Obama defends Myanmar trip
US President Barack Obama denied yesterday his upcoming trip to Myanmar was an endorsement of the government there, calling it an acknowledgement of the progress made in shaking off decades of military rule and encouragement for it go further.
Tomorrow, Obama will become the first US president to visit Myanmar, part of a three-country Asian tour that, as his first post-election trek abroad, will show he is serious about shifting the US strategic focus eastwards.
Some human rights groups have objected to the Myanmar visit, saying Obama was rewarding the country's quasi-civilian government before democratic reforms were complete.
Obama told a news conference in Thailand he knew there was much still to do.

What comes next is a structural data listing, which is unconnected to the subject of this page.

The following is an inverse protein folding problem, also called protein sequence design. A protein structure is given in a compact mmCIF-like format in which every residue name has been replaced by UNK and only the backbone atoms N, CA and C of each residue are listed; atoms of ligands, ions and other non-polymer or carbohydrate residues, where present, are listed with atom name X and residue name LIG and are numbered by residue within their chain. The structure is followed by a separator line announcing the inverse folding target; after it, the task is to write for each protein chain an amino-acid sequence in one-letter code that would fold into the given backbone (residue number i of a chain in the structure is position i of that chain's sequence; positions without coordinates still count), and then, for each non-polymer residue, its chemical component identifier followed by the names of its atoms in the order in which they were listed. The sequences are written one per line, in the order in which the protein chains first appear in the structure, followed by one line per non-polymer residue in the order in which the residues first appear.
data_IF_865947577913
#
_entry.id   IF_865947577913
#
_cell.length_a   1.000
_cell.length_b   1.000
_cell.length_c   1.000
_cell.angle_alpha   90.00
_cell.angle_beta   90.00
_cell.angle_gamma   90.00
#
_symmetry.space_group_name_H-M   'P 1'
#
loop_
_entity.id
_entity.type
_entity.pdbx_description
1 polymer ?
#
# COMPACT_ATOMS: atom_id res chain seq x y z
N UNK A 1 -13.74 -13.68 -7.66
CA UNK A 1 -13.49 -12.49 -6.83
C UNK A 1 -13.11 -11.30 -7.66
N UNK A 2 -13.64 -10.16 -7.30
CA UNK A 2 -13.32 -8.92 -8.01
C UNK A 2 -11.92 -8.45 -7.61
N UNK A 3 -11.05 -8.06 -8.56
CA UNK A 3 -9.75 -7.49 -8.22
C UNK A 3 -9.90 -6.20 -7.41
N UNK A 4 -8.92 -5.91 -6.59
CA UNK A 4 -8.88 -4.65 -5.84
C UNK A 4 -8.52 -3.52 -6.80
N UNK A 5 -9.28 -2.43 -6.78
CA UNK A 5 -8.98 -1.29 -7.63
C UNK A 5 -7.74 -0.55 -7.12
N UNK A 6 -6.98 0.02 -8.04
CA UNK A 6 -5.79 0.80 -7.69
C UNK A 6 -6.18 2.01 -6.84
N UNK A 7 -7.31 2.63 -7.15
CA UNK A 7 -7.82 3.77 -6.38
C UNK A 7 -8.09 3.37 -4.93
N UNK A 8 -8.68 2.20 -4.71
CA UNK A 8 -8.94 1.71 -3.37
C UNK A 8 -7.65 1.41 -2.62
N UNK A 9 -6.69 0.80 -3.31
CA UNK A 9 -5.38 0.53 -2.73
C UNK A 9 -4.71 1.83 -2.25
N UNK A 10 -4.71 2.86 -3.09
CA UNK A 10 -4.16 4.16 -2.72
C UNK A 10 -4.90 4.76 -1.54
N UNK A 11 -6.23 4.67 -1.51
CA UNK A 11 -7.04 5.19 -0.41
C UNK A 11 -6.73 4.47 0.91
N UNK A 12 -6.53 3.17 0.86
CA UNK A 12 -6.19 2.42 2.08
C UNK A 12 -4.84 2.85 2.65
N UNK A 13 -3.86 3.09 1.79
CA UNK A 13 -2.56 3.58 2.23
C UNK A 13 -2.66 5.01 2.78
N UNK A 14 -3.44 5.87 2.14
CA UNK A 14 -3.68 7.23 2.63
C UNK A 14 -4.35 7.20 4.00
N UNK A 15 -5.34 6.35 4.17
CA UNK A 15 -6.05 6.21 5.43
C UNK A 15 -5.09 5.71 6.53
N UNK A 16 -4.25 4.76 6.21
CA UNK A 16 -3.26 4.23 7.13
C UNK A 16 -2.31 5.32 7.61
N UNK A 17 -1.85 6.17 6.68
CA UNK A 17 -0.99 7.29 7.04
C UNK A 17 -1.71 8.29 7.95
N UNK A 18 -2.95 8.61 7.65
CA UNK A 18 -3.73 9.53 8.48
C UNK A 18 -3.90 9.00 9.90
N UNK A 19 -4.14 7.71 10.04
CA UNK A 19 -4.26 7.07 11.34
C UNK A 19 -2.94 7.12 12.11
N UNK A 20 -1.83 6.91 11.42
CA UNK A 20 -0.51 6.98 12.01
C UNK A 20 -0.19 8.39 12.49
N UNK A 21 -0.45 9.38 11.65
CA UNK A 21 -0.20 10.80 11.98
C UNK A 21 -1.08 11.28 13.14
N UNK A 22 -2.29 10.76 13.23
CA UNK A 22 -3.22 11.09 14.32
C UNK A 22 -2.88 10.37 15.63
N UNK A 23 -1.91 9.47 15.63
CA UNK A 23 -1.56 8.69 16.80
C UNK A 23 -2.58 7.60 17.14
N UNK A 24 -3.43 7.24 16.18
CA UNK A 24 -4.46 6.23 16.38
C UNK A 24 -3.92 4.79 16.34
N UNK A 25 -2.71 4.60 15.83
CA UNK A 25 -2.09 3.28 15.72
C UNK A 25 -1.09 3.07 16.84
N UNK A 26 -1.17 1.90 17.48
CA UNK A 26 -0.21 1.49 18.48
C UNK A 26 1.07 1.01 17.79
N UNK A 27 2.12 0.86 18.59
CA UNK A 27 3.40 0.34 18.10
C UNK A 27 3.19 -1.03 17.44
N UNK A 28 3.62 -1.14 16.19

"I don't think anybody is under the illusion that Burma's arrived, that they're where they need to be.
"On the other hand, if we waited to engage until they had achieved a perfect democracy, my suspicion is we'd be waiting an awful long time," Obama said.
"One of the goals of this trip is to highlight the progress made and give voice to the much greater progress that needs to be made in the future."
Late yesterday, state television in Myanmar said 66 more prisoners would be released today, bringing to 518 the number released over the past week.
Obama has made the freeing of all political prisoners one of the conditions for the full lifting of sanctions imposed on Myanmar for rights abuses under the junta.
Obama will meet President Thein Sein, a former junta member who has spearheaded political and economic reforms since taking office in March 2011, and opposition leader Aung San Suu Kyi, who led the struggle against military rule and, like Obama, is a Nobel Peace Prize laureate. She is now a lawmaker.
Afterwards, Obama will attend an East Asia summit in Cambodia.